it's possible. My worm population explodes after I use hosre poop on
any bed so either my supplier is not using vermicides (which I doubt
as she has Warmbloods and they are too bloody expensive to ignore good
care) or, she hasn't treated them recently when I pick up the manure
or, my worms survive anyway. I LOVE horse poop (fresh I find is
better than old).


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Old 08-01-2007, 02:10 AM posted to uk.rec.gardening
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Default Horse Manure


"Robert" wrote in message
news
Jack wrote:
: A silly question from a person born and raised in a city and only

ever
: having veggies from a supermarket, nicely washed and packaged !
:
: Adding horse manure to soil for growing veggies - could you get

the
: screaming abdabs from the manure, some deadly disease or nasties

of
: some kind? I see some fellow allotment holders adding fairly

fresh
: manure to their soil, and I wonder how healthy it is to eat

veggies
: grown in it?
:
: Thanks.

You should use well rotted manure as fresh manure will take nitrogen

from
the soil in the decomposing process


?????????? Isn't the whole reason for adding manure to add nitrogen
(as well as P and K)? I've not read any reports of manure being
nitrogen deficient.

If you were writing about adding sawdust then I'd agree with you about
losing nitrogen in the rotting process but not manure.


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Old 08-01-2007, 02:21 AM posted to uk.rec.gardening
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Default Horse Manure

"Sacha" wrote in message

I used to have a book called The Untidy Gardener and the author

describes
asking someone to clean out the stables, saying she would be able to

use the
manure on her flower beds. Next thing she knew, he'd chucked it

straight
onto the beds from the stables and she was convinced all her plants

would be
damaged. She describes seeing them 'waving helplessly' from above

great
mounds of steaming manure. However, they survived, the winter and

the worms
did their work and all was well, though it's not a recommended

practice,
admittedly. And NB, these were flower beds, not veg beds.


I hope that the point of the story was that the author had learned how
to be a good gardener from that experience and that this lesson was
why she turned into an untidy gardener.

I get an attack of the irritations every time I see advice about the
'need' to rot horse manure..I always wonder about whether the person
giving the advice has ever experiemented or is just parroting book
learning.

It doesn't need rotting at all, ever. It may need some judicious
thought about placement but it can go on some spot or other in the
garden straight from the end of the horse's alimentary canal. I know
because I've used it that fresh and never found any detrimental
effect. It may not look pretty and the well rotted stuff does look
prettier but with mulch on top, who cares or will even notice?


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Old 08-01-2007, 11:01 AM posted to uk.rec.gardening
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Default Horse Manure


I get an attack of the irritations every time I see advice about the
'need' to rot horse manure..I always wonder about whether the person
giving the advice has ever experiemented or is just parroting book
learning.

It doesn't need rotting at all, ever. It may need some judicious
thought about placement but it can go on some spot or other in the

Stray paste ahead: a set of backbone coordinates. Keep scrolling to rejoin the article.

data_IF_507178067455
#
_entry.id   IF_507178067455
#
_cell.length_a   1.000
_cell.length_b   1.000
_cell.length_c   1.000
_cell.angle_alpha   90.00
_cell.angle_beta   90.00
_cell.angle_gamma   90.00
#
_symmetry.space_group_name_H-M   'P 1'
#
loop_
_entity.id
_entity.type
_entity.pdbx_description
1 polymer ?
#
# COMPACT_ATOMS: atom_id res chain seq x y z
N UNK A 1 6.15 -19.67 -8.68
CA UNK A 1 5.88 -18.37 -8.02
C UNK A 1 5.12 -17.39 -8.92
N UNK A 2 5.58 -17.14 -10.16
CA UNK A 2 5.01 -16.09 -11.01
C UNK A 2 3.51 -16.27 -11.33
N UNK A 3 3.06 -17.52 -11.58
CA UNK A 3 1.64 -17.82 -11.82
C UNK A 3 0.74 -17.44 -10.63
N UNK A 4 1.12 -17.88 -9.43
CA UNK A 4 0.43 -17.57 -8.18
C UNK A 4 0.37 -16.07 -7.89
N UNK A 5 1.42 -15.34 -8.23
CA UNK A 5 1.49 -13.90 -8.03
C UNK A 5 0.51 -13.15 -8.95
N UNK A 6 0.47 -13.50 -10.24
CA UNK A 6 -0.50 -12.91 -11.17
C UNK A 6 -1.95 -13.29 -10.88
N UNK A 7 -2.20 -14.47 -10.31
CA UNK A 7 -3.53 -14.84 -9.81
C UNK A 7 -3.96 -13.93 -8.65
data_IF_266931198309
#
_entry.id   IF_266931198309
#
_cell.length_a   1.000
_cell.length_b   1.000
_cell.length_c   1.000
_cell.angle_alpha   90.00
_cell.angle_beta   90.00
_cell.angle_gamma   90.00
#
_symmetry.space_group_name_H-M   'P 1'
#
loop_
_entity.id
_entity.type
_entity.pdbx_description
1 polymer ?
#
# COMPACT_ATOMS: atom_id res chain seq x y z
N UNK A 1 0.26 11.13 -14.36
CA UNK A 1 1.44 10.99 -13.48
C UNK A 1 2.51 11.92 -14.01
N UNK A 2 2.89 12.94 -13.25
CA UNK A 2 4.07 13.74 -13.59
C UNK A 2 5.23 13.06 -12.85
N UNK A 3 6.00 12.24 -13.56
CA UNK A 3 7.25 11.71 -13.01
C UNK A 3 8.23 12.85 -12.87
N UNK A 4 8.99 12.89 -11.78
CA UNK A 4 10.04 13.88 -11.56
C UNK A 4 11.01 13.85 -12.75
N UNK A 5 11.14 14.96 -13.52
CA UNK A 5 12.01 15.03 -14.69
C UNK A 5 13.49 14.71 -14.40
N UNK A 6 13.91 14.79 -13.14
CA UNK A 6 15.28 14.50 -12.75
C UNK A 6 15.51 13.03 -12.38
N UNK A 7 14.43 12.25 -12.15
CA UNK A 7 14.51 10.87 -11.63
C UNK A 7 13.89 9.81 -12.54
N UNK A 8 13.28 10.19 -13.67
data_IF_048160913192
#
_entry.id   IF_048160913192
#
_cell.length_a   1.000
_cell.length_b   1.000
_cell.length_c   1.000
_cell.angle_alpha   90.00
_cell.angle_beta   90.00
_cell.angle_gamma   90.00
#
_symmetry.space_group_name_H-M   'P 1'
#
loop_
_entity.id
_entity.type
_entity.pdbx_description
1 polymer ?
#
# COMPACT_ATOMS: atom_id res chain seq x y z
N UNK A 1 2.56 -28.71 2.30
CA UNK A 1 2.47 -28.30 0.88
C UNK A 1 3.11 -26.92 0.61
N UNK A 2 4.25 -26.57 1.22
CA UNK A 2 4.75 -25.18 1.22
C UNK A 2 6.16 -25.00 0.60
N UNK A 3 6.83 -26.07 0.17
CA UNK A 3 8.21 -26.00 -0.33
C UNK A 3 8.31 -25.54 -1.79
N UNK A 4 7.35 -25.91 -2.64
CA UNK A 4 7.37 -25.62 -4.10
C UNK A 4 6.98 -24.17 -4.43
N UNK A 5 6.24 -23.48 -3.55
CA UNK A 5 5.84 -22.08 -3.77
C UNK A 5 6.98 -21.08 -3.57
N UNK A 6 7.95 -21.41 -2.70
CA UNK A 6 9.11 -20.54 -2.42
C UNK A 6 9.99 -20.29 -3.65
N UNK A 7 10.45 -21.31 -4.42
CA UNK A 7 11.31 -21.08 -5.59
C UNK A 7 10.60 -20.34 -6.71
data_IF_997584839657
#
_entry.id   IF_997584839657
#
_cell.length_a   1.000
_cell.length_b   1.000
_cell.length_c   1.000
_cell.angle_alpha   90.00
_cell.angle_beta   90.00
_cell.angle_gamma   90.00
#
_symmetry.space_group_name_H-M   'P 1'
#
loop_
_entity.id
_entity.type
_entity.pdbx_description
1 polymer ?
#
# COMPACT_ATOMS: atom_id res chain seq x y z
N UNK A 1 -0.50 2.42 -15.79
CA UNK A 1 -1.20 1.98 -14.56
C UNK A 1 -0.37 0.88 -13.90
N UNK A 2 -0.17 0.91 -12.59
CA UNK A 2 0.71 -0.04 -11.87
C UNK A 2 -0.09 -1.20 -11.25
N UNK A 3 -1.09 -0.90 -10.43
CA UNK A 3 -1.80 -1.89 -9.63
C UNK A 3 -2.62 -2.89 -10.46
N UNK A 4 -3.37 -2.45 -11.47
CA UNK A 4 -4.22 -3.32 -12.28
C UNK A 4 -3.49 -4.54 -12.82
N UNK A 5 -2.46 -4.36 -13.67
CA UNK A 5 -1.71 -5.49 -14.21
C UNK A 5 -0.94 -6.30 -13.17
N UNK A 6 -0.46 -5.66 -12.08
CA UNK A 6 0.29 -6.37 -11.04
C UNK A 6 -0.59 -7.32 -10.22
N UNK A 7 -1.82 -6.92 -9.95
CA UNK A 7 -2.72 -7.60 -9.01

garden straight from the end of the horse's alimentary canal. I know
because I've used it that fresh and never found any detrimental
effect. It may not look pretty and the well rotted stuff does look
prettier but with mulch on top, who cares or will even notice?


I have a small muck heap near the stables and a big one in the corner of
the paddock but at this time of year when the ground is wet I have
chucked it straight onto the garden or any available bit of ground, it
has never caused any problems I just dont usually admit to doing it :-)
kate
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Old 08-01-2007, 12:31 PM posted to uk.rec.gardening
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Posts: 1,092
Default Horse Manure

On 8/1/07 02:21, in article
, "Farm1"
[email protected] wrote:

"Sacha" wrote in message

I used to have a book called The Untidy Gardener and the author

describes
asking someone to clean out the stables, saying she would be able to

use the
manure on her flower beds. Next thing she knew, he'd chucked it

straight
onto the beds from the stables and she was convinced all her plants

would be
damaged. She describes seeing them 'waving helplessly' from above

great
mounds of steaming manure. However, they survived, the winter and

the worms
did their work and all was well, though it's not a recommended

practice,
admittedly. And NB, these were flower beds, not veg beds.


I hope that the point of the story was that the author had learned how
to be a good gardener from that experience and that this lesson was
why she turned into an untidy gardener.


I think she was an untidy gardener to start with! And IIRC, her name is
Elizabeth Craigie but I'm stretching my memory back a long way.

I get an attack of the irritations every time I see advice about the
'need' to rot horse manure..I always wonder about whether the person
giving the advice has ever experiemented or is just parroting book
learning.

It doesn't need rotting at all, ever. It may need some judicious
thought about placement but it can go on some spot or other in the
garden straight from the end of the horse's alimentary canal. I know
because I've used it that fresh and never found any detrimental
effect. It may not look pretty and the well rotted stuff does look
prettier but with mulch on top, who cares or will even notice?

It's more important to rot down cow and chicken manure, AIUI but I think the
point of leaving horse manure in a heap is to allow weed seeds to be washed
out by the rain or to be taken out by the proud owner of the manure heap. I
think the horse's alimentary canal does a good job of preparing the manure
for use by the gardener.

--
Sacha
http://www.hillhousenursery.co.uk
South Devon
http://www.discoverdartmoor.co.uk/